At the 2006 Mosconi Cup, which took place at Rotterdam, Netherlands between December 7 and 10, the audience was loud, cheering and blowing horns when rooting for Team Europe. During a match with Nick van den Berg, someone shouted from the audience for Strickland to “shut up” since he had continued talking while opponents were taking their shots. The noise was so intense that referee Michaela Tabb warned spectators they could be thrown out of the arena if they persisted.
Strickland broke his cue out of frustration during his match against Thomas Engert, smashing it against the floor after a failed attempt at a shot. He replaced the broken shaft and went on to win the match 7-4.

One year later, the 2007 Mosconi Cup in Las Vegas saw Strickland complain strongly about the misbehavior of European players and fans, reaching its peak in a particularly bad-tempered clash between himself and reigning world champion Daryl Peach where the referee (again Michaela Tabb) had to separate the two amid fears their animosity might turn violent. Whereas most matches in the event were followed by live TV interviews with both players, Strickland refused to participate, while the normally mild-mannered Peach stated “Strickland is the scum of the Earth, everyone knows that.” Given the opportunity to retract the statement moments later by the interviewer, he declined.

The next year, 2008, saw the Mosconi Cup played in Portomaso, Malta. Strickland’s open night match again saw him repeatedly argue with European fans in the crowd, and also repeatedly comment aloud that the table was playing too easily. In a post-match interview, he stated that it was bad for the sport if the public sees top players in a high profile event using a table that was clearly playing more easily than a standard club table. When the crowd gave a mixed reaction to his comments, he turned to the spectators and attempted to rally them by calling “Do you want to see us have an easy time out here? Or do you want to see these guys shit on themselves?” Presenter Andy Goldstein immediately apologised to viewers, an action that prompted Strickland to further argue that such language is acceptable, citing Tiger Woods as a fellow sportsman who has used such language on TV without being challenged.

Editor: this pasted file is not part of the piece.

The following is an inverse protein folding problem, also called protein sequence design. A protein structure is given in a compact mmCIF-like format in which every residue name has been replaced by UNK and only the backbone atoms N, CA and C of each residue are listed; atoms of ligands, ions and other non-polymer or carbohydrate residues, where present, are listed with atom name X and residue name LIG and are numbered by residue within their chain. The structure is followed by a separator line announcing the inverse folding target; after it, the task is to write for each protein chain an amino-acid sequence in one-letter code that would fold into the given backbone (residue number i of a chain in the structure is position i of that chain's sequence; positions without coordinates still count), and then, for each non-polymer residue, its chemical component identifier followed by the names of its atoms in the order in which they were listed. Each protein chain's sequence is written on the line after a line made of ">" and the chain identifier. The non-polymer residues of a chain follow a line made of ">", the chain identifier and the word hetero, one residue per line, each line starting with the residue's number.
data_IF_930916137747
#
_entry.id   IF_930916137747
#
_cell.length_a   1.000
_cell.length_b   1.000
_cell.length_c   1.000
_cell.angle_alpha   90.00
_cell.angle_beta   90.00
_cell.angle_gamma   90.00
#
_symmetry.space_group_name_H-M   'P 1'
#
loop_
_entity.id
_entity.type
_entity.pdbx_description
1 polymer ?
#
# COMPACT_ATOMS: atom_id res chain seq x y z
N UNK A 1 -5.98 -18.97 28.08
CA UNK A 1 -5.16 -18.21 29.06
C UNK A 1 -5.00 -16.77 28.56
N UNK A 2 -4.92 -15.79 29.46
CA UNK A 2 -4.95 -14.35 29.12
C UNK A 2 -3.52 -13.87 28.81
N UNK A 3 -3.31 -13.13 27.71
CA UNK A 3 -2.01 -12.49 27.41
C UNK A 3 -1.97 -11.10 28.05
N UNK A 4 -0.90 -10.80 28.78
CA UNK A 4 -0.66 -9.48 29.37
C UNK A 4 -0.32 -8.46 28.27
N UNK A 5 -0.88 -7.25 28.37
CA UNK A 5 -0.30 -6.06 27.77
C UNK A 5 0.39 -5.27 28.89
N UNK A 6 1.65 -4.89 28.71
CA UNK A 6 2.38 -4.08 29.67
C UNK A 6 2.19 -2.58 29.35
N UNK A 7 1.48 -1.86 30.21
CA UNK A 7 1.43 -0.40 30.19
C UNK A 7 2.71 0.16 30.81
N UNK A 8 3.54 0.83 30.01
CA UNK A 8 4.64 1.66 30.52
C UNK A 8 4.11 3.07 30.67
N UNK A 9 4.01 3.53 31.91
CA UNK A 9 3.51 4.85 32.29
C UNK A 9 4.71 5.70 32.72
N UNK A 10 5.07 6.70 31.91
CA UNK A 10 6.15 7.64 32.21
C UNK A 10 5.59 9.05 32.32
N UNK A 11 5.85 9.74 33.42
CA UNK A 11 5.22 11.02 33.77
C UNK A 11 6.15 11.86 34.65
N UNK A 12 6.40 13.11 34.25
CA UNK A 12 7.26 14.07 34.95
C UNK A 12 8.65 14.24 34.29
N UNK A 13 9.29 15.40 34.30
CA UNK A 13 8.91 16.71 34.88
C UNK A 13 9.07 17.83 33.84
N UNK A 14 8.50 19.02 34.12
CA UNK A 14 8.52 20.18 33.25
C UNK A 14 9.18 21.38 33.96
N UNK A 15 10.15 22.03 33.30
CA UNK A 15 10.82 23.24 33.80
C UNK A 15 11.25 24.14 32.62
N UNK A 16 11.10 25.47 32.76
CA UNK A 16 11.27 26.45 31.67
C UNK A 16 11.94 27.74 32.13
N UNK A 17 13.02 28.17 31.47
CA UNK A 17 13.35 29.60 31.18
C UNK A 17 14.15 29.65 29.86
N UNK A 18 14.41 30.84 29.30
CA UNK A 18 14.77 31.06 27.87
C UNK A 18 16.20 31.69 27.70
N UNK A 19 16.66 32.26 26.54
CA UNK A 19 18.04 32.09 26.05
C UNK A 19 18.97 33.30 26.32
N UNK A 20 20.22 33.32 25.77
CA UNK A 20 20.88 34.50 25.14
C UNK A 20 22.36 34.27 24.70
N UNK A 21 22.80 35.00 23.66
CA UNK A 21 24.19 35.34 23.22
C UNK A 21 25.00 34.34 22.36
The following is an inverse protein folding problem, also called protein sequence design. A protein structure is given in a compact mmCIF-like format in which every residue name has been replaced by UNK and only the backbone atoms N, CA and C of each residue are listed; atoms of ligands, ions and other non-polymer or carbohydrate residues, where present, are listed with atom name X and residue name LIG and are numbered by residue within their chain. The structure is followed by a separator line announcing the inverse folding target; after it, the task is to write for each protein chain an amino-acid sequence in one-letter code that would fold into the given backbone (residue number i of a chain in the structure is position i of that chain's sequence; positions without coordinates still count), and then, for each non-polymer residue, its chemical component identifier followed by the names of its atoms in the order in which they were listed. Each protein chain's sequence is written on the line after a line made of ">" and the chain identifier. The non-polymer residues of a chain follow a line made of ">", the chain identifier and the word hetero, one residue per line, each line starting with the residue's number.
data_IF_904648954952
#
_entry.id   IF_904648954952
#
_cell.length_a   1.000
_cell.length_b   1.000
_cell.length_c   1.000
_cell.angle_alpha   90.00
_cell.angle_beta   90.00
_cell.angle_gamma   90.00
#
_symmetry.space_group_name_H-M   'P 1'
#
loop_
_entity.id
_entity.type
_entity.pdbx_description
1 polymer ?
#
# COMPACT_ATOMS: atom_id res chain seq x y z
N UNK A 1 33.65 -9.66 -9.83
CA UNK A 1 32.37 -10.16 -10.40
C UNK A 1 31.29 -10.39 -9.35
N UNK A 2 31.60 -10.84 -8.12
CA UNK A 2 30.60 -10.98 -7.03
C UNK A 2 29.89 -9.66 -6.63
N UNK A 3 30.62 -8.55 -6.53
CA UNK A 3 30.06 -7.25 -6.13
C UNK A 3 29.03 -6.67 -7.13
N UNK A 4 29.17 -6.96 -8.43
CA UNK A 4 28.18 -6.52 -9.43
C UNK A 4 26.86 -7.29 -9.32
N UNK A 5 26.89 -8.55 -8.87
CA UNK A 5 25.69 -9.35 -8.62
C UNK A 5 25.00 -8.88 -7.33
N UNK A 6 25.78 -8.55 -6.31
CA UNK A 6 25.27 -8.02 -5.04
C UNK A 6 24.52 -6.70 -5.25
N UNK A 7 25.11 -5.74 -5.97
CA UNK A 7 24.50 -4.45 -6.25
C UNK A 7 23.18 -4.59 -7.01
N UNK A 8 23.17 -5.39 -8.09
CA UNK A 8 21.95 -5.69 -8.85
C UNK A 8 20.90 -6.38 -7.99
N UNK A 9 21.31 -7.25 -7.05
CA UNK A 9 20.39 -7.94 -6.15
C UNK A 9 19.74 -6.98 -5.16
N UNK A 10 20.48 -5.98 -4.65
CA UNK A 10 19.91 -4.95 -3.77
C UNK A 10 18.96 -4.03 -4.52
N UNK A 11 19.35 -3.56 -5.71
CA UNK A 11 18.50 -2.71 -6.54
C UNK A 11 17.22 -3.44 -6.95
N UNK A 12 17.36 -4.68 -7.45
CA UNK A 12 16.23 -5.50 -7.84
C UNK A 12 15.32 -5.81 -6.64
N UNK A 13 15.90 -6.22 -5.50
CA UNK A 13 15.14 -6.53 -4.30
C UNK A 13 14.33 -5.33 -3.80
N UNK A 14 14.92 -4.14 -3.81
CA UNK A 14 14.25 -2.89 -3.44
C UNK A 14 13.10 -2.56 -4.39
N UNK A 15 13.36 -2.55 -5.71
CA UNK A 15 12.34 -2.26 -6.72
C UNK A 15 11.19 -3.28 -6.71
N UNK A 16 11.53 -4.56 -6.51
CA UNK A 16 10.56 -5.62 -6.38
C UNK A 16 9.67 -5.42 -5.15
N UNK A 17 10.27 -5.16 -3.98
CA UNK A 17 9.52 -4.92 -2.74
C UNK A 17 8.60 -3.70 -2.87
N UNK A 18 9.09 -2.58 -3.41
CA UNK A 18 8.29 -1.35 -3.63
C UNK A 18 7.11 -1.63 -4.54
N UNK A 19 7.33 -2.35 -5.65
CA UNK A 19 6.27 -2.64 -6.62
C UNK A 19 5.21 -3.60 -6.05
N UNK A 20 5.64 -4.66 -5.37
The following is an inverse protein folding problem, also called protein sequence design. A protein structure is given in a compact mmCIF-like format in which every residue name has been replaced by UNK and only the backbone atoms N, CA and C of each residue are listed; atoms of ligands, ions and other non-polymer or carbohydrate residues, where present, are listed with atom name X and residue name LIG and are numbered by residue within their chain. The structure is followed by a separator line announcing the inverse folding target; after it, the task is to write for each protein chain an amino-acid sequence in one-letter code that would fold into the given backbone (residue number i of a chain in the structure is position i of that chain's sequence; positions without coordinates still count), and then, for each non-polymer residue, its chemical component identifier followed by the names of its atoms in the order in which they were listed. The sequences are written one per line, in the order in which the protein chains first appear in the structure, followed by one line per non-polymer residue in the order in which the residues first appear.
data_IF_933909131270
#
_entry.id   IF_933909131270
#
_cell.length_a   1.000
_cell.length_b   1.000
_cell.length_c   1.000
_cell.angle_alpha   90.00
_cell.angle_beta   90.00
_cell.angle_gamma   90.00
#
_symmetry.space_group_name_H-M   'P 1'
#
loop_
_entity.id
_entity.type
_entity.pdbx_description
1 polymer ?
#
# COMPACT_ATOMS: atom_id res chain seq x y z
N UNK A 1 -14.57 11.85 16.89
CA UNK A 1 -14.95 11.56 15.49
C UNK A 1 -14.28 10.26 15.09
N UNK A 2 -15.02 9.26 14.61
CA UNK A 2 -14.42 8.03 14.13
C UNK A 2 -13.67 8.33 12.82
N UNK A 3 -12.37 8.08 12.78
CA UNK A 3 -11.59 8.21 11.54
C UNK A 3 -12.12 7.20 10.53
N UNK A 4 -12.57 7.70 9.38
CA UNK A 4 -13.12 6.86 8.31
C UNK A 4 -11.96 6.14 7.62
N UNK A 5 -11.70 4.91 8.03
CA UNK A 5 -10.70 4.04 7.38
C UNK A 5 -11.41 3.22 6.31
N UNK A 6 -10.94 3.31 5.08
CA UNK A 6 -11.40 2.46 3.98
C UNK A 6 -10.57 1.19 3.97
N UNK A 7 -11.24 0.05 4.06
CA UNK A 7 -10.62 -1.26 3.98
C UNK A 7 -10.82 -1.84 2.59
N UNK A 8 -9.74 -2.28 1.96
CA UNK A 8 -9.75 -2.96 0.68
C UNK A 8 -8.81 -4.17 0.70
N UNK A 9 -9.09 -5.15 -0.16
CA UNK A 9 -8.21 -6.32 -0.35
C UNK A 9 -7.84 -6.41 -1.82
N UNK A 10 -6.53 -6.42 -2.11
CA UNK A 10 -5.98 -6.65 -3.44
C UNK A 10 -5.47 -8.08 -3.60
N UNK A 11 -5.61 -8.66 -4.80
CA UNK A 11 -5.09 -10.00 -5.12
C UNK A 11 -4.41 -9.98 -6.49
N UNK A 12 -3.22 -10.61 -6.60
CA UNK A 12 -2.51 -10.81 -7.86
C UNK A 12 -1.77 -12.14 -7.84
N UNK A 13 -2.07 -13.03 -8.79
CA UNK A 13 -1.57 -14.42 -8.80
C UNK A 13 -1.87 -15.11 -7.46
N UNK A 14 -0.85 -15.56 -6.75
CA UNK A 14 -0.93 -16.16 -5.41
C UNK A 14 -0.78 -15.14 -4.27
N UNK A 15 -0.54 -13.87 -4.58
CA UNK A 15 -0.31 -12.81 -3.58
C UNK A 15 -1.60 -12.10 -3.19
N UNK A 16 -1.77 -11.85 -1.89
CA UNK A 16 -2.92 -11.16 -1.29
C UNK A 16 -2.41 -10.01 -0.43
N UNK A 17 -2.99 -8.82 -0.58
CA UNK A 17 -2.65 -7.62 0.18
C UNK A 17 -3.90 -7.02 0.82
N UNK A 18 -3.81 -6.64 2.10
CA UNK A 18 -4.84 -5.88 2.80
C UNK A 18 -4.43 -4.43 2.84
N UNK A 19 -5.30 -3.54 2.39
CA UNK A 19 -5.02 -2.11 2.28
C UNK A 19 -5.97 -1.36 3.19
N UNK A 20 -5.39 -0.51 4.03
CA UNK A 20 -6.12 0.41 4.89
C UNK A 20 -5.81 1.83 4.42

Asked about the possibility of banning Strickland from future events for his behaviour, Matchroom Sports founder Barry Hearn stated he would always want Strickland to participate in the firm’s events, since his presence “guarantees drama and unpredictability.” Strickland, though, would be dropped by the USA team for the 2009 Mosconi Cup and was not selected again for the next three years before returning to the team in 2013.

This article uses material from the Wikipedia article “Earl Strickland”, which is released under the Creative Commons Attribution-Share-Alike License 3.0.